Meet Jill

U.S. Congresswoman Jill N. Tokuda is a lifelong resident of Kāneʻohe. She is married to Kyle Michibata and they are proud parents of two sons, Aden and Matt, who are currently students at King Intermediate and James B. Castle High School, the same schools from which Jill and Kyle graduated. Their family is completed by a beloved chiweenie, Bailey, who amusingly garners more social media likes than any other family member.

Jill’s motivation to serve in Congress is deeply rooted in ensuring that Hawai’i remains a place of promise and opportunity, not just for her own sons but for all children. She was first elected in 2022 and serves Hawaiʻi’s Second Congressional District, one of the most geographically diverse districts in the United States; it covers more than 300 miles and includes the islands of Hawaiʻi, Maui, Kahoʻolawe, Molokaʻi, Lānaʻi, Kauaʻi, Niʻihau, the rural parts of Oʻahu and the Northwestern Hawaiian Islands.

In her first term, she sits on the House Agriculture and Armed Services Committees and the Select Subcommittee on the Coronavirus Pandemic. She’s been elected as Vice Chair for Communications of the Congressional Progressive Caucus, Freshman Representative for the Congressional Asian Pacific American Caucus, and co-founder and co-chair of the Congressional Bipartisan Rural Health Caucus.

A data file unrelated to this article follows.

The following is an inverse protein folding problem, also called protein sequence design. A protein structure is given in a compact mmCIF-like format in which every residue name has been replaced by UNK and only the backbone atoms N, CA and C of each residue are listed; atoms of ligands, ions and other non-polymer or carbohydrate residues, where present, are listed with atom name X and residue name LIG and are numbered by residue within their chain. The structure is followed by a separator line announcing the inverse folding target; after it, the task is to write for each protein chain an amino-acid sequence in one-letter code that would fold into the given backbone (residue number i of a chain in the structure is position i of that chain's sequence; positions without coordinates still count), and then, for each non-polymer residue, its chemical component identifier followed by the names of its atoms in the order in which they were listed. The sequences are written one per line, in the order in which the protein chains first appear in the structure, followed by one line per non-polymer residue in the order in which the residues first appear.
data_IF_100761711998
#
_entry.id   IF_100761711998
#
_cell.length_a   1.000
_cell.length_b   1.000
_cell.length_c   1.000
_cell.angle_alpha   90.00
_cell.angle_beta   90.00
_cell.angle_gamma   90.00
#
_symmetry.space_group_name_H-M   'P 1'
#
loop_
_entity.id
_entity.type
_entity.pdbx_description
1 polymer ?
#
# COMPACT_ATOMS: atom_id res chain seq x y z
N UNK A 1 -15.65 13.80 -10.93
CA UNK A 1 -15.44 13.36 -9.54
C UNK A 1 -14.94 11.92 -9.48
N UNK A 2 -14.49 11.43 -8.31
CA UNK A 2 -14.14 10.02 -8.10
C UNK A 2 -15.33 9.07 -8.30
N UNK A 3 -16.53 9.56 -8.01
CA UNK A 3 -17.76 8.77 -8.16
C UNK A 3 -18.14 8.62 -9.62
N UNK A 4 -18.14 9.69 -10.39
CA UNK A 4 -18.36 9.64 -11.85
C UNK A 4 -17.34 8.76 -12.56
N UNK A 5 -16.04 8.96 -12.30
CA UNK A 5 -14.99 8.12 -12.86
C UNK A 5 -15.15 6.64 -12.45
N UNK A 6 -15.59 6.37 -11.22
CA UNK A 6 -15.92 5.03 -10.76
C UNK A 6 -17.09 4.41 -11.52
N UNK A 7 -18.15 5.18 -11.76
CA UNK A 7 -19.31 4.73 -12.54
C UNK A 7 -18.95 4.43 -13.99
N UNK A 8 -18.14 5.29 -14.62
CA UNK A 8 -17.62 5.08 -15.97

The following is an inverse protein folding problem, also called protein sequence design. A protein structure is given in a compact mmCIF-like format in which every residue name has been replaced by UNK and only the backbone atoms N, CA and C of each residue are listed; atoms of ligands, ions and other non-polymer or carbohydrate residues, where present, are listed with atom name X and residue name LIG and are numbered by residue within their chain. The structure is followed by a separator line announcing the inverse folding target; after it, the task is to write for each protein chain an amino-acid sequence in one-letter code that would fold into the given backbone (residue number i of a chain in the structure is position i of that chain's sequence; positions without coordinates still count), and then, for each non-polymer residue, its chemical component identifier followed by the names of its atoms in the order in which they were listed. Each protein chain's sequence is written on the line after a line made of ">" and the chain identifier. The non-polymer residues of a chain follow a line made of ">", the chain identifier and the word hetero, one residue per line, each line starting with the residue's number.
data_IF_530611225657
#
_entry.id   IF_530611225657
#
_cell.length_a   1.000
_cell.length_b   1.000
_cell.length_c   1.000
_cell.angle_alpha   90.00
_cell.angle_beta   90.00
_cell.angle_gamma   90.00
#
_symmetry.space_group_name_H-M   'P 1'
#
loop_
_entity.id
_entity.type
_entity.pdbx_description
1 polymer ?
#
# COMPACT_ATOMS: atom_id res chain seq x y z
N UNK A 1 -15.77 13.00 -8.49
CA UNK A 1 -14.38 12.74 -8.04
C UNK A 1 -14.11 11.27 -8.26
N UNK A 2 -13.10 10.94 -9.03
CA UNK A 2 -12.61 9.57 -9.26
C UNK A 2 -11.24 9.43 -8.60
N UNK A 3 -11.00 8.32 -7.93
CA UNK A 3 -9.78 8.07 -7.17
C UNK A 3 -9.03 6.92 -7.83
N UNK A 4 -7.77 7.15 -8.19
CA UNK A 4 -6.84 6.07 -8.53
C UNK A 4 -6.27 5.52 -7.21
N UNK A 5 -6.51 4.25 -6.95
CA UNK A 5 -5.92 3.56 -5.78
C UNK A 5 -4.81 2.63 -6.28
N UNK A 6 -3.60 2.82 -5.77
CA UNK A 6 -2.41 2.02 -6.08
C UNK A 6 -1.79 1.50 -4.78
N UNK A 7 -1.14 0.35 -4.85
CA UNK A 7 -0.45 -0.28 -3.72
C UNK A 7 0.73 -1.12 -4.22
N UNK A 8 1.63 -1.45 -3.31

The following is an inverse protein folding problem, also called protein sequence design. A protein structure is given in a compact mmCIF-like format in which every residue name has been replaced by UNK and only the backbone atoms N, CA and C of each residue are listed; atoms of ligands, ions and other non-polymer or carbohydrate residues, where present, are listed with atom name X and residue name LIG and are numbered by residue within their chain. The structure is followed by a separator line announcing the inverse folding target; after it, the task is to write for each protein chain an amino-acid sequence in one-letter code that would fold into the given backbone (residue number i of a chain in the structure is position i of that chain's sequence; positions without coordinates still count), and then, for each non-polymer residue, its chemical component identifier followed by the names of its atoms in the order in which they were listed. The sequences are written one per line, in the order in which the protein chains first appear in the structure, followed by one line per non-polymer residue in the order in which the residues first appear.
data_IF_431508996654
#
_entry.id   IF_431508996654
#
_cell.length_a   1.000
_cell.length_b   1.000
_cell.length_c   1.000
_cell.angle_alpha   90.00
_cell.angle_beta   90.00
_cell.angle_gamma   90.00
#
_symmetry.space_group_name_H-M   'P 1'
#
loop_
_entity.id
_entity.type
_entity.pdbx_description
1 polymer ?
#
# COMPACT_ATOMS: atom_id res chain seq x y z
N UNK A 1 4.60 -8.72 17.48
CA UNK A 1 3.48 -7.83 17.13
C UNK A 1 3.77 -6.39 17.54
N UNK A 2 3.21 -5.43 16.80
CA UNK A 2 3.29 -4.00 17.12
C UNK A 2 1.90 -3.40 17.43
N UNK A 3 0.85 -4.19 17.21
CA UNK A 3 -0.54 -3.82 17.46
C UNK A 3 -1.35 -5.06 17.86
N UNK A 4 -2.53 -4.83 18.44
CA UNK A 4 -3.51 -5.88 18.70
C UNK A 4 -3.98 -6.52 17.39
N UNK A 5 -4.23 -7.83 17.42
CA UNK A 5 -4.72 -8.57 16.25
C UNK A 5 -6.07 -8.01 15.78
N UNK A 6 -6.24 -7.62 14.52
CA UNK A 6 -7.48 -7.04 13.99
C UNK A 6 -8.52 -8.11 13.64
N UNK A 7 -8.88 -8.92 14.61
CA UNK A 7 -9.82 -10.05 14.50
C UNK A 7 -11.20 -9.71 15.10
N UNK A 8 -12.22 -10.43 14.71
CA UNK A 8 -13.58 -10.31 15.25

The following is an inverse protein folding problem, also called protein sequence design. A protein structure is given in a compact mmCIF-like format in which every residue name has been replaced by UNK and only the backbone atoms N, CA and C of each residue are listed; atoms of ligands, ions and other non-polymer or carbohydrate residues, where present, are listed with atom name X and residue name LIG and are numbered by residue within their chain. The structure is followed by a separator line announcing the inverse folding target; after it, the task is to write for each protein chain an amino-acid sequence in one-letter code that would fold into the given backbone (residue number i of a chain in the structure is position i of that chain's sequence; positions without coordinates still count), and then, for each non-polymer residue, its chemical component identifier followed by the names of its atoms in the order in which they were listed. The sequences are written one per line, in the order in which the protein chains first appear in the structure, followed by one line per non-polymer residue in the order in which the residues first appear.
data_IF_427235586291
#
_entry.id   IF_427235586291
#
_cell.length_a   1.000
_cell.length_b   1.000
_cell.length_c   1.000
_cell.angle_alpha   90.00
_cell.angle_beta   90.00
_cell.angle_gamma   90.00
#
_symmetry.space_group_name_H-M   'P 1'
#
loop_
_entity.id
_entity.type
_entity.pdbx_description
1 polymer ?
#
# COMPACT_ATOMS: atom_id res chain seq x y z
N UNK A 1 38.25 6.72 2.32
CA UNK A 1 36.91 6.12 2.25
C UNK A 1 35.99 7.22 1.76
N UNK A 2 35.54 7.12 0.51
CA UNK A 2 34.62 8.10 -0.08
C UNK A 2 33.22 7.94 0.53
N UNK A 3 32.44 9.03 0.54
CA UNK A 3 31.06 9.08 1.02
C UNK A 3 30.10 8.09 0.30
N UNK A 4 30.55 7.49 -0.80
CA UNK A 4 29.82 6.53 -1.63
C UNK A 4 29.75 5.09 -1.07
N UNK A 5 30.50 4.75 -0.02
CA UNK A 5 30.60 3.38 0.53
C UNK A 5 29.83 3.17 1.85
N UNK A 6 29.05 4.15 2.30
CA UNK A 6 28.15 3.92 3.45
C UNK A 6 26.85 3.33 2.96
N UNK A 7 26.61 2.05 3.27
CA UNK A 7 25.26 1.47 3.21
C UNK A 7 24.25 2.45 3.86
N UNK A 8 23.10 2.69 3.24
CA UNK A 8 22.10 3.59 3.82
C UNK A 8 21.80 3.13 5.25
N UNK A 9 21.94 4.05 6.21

From 2006 to 2018, Congresswoman Tokuda represented Kāne’ohe and Kailua in the Hawai’i State Senate, leading as chair of the Ways and Means Committee and managing the state’s $14 billion budget. Her legislative work focused on early childhood education, public health, and agricultural land protection.

Congresswoman Tokuda’s dedication extends beyond the political arena. She co-directed CyberHawaii, supporting workforce development, and served as External Affairs Director at the Nisei Veterans Memorial Center on Maui. A founding member of the Patsy T. Mink PAC, she advocates for pro-choice Hawaiʻi Democratic women. During the COVID-19 pandemic, she played a crucial role in the distribution and management of over $21 billion in federal relief funds for Hawaiʻi.

A graduate of The George Washington University, she was the first in her family to attend college, earning a BA in International Relations and a minor in Japanese Studies.

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